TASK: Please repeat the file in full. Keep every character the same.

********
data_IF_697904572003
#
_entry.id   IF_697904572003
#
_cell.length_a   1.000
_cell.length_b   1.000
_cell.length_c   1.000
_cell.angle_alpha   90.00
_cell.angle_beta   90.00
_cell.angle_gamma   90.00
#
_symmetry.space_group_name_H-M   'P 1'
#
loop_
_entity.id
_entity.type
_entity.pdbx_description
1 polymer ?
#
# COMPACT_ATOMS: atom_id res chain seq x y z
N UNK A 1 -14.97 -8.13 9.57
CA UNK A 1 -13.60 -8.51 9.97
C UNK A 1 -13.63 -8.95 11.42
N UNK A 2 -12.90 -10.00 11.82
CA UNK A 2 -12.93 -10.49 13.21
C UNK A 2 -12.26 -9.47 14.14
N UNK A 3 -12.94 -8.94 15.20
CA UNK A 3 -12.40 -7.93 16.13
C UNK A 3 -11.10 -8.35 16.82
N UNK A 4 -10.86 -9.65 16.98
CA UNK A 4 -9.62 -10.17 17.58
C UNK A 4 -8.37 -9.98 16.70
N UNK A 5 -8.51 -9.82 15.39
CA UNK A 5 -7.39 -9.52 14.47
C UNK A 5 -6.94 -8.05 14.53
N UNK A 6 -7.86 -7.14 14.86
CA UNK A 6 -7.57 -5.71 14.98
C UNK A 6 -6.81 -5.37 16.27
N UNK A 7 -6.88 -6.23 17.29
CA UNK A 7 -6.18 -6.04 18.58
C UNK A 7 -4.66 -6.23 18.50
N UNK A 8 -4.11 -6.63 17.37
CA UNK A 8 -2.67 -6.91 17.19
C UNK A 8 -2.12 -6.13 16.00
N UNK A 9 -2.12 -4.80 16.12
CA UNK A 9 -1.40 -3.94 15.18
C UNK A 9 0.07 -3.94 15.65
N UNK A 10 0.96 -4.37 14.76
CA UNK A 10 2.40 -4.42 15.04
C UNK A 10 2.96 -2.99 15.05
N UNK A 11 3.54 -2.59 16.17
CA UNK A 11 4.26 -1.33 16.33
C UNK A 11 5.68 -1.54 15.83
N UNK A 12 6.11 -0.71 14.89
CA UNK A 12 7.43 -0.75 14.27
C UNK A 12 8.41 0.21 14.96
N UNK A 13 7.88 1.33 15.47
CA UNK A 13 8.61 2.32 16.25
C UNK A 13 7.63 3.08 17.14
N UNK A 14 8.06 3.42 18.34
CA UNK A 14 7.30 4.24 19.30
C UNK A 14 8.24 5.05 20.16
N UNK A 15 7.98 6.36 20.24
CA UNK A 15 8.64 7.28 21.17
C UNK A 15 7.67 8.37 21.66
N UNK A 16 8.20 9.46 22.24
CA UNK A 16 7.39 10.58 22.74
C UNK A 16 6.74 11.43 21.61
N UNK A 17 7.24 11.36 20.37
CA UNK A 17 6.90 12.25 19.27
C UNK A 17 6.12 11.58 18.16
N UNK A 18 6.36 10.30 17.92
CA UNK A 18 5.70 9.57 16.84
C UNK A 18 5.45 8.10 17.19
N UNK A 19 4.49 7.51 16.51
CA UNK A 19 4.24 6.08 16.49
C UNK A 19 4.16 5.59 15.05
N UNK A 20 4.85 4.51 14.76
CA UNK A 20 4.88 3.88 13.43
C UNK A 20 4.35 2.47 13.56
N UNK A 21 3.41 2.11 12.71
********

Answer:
data_IF_697904572003
#
_entry.id   IF_697904572003
#
_cell.length_a   1.000
_cell.length_b   1.000
_cell.length_c   1.000
_cell.angle_alpha   90.00
_cell.angle_beta   90.00
_cell.angle_gamma   90.00
#
_symmetry.space_group_name_H-M   'P 1'
#
loop_
_entity.id
_entity.type
_entity.pdbx_description
1 polymer ?
#
# COMPACT_ATOMS: atom_id res chain seq x y z
N UNK A 1 -14.97 -8.13 9.57
CA UNK A 1 -13.60 -8.51 9.97
C UNK A 1 -13.63 -8.95 11.42
N UNK A 2 -12.90 -10.00 11.82
CA UNK A 2 -12.93 -10.49 13.21
C UNK A 2 -12.26 -9.47 14.14
N UNK A 3 -12.94 -8.94 15.20
CA UNK A 3 -12.40 -7.93 16.13
C UNK A 3 -11.10 -8.35 16.82
N UNK A 4 -10.86 -9.65 16.98
CA UNK A 4 -9.62 -10.17 17.58
C UNK A 4 -8.37 -9.98 16.70
N UNK A 5 -8.51 -9.82 15.39
CA UNK A 5 -7.39 -9.52 14.47
C UNK A 5 -6.94 -8.05 14.53
N UNK A 6 -7.86 -7.14 14.86
CA UNK A 6 -7.57 -5.71 14.98
C UNK A 6 -6.81 -5.37 16.27
N UNK A 7 -6.88 -6.23 17.29
CA UNK A 7 -6.18 -6.04 18.58
C UNK A 7 -4.66 -6.23 18.50
N UNK A 8 -4.11 -6.63 17.37
CA UNK A 8 -2.67 -6.91 17.19
C UNK A 8 -2.12 -6.13 16.00
N UNK A 9 -2.12 -4.80 16.12
CA UNK A 9 -1.40 -3.94 15.18
C UNK A 9 0.07 -3.94 15.65
N UNK A 10 0.96 -4.37 14.76
CA UNK A 10 2.40 -4.42 15.04
C UNK A 10 2.96 -2.99 15.05
N UNK A 11 3.54 -2.59 16.17
CA UNK A 11 4.26 -1.33 16.33
C UNK A 11 5.68 -1.54 15.83
N UNK A 12 6.11 -0.71 14.89
CA UNK A 12 7.43 -0.75 14.27
C UNK A 12 8.41 0.21 14.96
N UNK A 13 7.88 1.33 15.47
CA UNK A 13 8.61 2.32 16.25
C UNK A 13 7.63 3.08 17.14
N UNK A 14 8.06 3.42 18.34
CA UNK A 14 7.30 4.24 19.30
C UNK A 14 8.24 5.05 20.16
N UNK A 15 7.98 6.36 20.24
CA UNK A 15 8.64 7.28 21.17
C UNK A 15 7.67 8.37 21.66
N UNK A 16 8.20 9.46 22.24
CA UNK A 16 7.39 10.58 22.74
C UNK A 16 6.74 11.43 21.61
N UNK A 17 7.24 11.36 20.37
CA UNK A 17 6.90 12.25 19.27
C UNK A 17 6.12 11.58 18.16
N UNK A 18 6.36 10.30 17.92
CA UNK A 18 5.70 9.57 16.84
C UNK A 18 5.45 8.10 17.19
N UNK A 19 4.49 7.51 16.51
CA UNK A 19 4.24 6.08 16.49
C UNK A 19 4.16 5.59 15.05
N UNK A 20 4.85 4.51 14.76
CA UNK A 20 4.88 3.88 13.43
C UNK A 20 4.35 2.47 13.56
N UNK A 21 3.41 2.11 12.71